Dead [Women] Poets Society Blog

Thea Ayres resurrects H.D.


Poet and author Hilda Doolittle (pen name H.D.) was born in Pennsylvania in 1886, and moved to London in 1911. She was a master of Imagism, a style that uses concise language, frozen snapshots and precise, striking imagery. Her first-person narration is immediate and immersive, plunging into the minds of her speakers with little or no exposition. She was an innovative and original poet, and went far beyond the Imagist style, writing long, narrative poems, with psychologically complex speakers and an intensely passionate and distinctive poetic voice. She was interested in Freudian psychoanalysis, feminism and Greek mythology.


I have chosen to resurrect her for Dead [Women] Poets Society because so many of her poems are like séances with the women of Greek myth and the classical world. Her personae include Calypso, Helen of Troy, Eurydice, Sappho, an anonymous oread and a dead priestess. Her poetry rescues women’s voices from history, subverting the male gaze and retelling familiar male-centric stories from a woman’s perspective.


Following H. D. I have tried to channel the voices of the women of the past, in my case trans women. My first poem is an ancient trans woman’s perspective on the story of Hermaphroditus and Salmacis. My second poem is in the voice of a nymph who does not look or act like the nymphs imagined by men. I have tried to imitate H. D.’s direct, immersive style of narration. My third poem is a séance with an imaginary dead trans woman poet who refuses to respond.

Salmacis’s pool

by Thea Ayres


There’s a pool in the wilderness

that will turn a man into a hermaphrodite.

People warned me about it,

saying, ‘The water will weaken you,’

‘the pool is cursed,’

‘people are falling in by accident

and then they can’t have children.’


I decided I would settle

for being any imitation of a woman:

ugly, barren, artificial, sick,

poor, unmarriable, incapable of pleasure.

My mother said,

‘You want to go in Salmacis’s pool?

I don’t understand how that will make you happy.’

But it wasn’t about happiness.

I would have been an unhappy woman,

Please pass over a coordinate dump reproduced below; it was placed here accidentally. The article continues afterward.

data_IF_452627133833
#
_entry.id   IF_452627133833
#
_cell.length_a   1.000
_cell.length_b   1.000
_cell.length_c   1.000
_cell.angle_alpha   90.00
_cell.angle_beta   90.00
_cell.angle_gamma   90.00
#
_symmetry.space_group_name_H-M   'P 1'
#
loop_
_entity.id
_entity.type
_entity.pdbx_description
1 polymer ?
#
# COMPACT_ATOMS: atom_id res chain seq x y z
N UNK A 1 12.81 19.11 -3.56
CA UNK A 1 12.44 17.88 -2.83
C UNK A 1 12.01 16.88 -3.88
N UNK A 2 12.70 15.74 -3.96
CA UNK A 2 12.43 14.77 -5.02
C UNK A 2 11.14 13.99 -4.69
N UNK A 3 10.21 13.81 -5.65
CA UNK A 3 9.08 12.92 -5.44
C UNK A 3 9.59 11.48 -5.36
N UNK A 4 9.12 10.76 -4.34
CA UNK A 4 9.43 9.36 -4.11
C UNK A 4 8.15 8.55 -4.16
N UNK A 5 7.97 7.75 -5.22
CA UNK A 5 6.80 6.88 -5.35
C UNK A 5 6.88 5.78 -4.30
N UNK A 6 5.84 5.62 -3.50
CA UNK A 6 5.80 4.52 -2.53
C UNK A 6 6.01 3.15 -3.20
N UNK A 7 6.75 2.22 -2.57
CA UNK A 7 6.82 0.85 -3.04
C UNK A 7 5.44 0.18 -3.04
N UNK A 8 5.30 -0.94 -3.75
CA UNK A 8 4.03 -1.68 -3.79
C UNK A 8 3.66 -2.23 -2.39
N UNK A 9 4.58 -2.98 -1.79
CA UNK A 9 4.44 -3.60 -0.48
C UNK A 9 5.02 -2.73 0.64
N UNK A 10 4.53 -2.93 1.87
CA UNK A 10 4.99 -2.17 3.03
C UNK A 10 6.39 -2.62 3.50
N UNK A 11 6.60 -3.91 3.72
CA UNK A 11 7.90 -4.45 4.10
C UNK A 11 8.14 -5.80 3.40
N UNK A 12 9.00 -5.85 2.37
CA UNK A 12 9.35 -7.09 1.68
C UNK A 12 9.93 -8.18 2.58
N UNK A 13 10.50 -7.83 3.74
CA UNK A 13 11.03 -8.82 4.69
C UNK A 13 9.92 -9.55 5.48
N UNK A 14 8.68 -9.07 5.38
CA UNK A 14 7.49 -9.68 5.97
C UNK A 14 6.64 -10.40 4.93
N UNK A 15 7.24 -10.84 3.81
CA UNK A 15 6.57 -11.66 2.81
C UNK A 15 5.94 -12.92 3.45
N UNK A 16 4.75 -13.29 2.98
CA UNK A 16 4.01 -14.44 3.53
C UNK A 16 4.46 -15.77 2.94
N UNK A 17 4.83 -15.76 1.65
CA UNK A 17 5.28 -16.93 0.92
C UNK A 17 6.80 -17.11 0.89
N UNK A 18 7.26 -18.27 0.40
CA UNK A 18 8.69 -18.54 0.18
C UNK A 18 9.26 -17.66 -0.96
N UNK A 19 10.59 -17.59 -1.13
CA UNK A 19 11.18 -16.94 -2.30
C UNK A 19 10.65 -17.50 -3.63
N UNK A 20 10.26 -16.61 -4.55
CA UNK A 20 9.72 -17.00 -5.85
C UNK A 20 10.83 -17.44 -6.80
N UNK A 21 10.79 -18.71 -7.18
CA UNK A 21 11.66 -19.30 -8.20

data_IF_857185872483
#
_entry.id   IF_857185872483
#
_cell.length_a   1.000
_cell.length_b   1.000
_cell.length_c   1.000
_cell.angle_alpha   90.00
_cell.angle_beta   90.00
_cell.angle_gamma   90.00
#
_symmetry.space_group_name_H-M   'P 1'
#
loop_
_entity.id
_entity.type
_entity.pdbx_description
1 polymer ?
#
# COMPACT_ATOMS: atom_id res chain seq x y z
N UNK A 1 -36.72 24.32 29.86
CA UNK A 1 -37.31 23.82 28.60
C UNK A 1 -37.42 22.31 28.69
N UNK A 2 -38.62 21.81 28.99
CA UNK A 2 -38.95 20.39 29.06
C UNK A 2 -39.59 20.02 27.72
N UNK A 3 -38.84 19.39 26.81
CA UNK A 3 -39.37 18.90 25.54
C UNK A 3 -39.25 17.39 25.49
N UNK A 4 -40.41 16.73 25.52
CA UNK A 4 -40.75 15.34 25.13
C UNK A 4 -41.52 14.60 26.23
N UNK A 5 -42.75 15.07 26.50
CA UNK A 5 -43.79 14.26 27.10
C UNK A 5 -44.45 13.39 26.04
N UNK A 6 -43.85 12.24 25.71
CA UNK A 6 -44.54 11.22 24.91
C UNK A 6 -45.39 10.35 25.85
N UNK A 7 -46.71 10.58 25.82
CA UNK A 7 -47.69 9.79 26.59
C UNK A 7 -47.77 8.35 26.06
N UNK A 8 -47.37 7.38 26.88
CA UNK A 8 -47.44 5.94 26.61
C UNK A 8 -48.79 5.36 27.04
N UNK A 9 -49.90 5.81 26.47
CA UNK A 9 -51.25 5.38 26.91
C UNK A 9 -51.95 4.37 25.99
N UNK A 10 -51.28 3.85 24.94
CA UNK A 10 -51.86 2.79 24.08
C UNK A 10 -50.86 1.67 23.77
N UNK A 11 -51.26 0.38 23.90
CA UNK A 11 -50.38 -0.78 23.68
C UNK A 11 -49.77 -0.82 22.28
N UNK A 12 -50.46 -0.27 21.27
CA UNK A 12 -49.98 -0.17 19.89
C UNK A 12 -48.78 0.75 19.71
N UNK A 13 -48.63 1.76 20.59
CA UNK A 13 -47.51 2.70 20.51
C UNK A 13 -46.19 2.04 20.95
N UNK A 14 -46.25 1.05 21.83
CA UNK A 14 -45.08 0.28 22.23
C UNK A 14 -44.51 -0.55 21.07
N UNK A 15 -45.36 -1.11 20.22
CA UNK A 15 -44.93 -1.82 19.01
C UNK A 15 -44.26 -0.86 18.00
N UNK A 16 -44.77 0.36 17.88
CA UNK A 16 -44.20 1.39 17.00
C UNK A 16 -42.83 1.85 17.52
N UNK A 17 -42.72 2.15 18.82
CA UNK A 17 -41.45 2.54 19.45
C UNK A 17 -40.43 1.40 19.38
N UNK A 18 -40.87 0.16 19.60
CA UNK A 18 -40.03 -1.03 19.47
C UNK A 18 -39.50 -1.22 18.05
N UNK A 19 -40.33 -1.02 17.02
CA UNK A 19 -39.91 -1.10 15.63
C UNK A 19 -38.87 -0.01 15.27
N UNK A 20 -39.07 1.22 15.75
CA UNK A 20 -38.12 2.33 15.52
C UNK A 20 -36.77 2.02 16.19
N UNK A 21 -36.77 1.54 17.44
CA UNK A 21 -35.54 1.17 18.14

rather than a happy man.


I prepared for the worst,

but lying there afterwards,

I felt as tough

as a seal making winter blubber.


Hermaphroditus, were you really weakened

against your will, as people say?



Nymph

by Thea Ayres


When the humans moved out, I moved in

and set to work nurturing my forest

of brambles, knotweed and willowherb.


I am malleable

but cannot shapeshift on a whim;

each change takes years.

I grew wings and fur so I could be a pollinator.

I strengthened my stomach

by eating dirt, dead wood and raw meat.

I never slept. My eyes bulged.


We nymphs are not beautiful.

Few humans would find my form attractive

or our body-sizes compatible.

They would not like my sharp insect voice,

my angular joints.

They would not think of me as a deity.


With sexual maturity, the timbre of my voice

grows ever brighter and colder.

I learn to move more gracefully

with my numerous limbs.


I am coming into myself.


I am looking for a spouse equally terrifying,

a monster, a living portent.



To the Transgender Ghost in the Poetry Section

by Thea Ayres


In your society,

were we hypersexualised,

or were we eunuchs?


Did you write about men?

I like men, but I haven’t kissed one yet,

is that normal, would you say, at my age?

I’m sure you wrote about yourself.

Did snails feature prominently in your work?


Do you think there is a feminine and a masculine way of writing?

Is the masculine way sparser, the feminine way lusher?

Or is the masculine way brasher and the feminine way simpler?


Were you religious?

Did you write hymns in praise of Hermaphroditus?

Mohini? The Virgin Mary?

Were you a nun, a shaman, a priestess?


You must have written about sisterhood.

Were they bubbling, sparkling poems

about the parties you might have been to,

the drinks and meals

you might have shared?

Or were they songs of communal suffering and strength?


Did you ever write about the places you lived?

Were you scared of your home, or were you safe there?

Did you write country songs about going back?


I imagine you wrote about motherhood.

Did your own mother accept you?

Were you a mother?


Did you write poems about the earth?

Mother Earth specifically?


Did you write about death?

Did you die of AIDS?

Did you kill yourself or were you murdered?


Lesbians have Sappho.

Gay men have Whitman, Wilde, Ginsberg.

Bisexuals have Shakespeare and H. D.

We have you, ghost.



This creative response was commissioned as part of Thea Ayres's resurrection of H.D., for a séance [Not] in Oxford on 2 June 2021, on the Dead [Women] Poets Society national tour 2019-21. At the same séance, Julia Copus resurrected Charlotte Mew - find her cento in response to Mew here, and watch an edited recording of the event below.



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This project is supported by Arts Council England. Illustrations by Lily Arnold.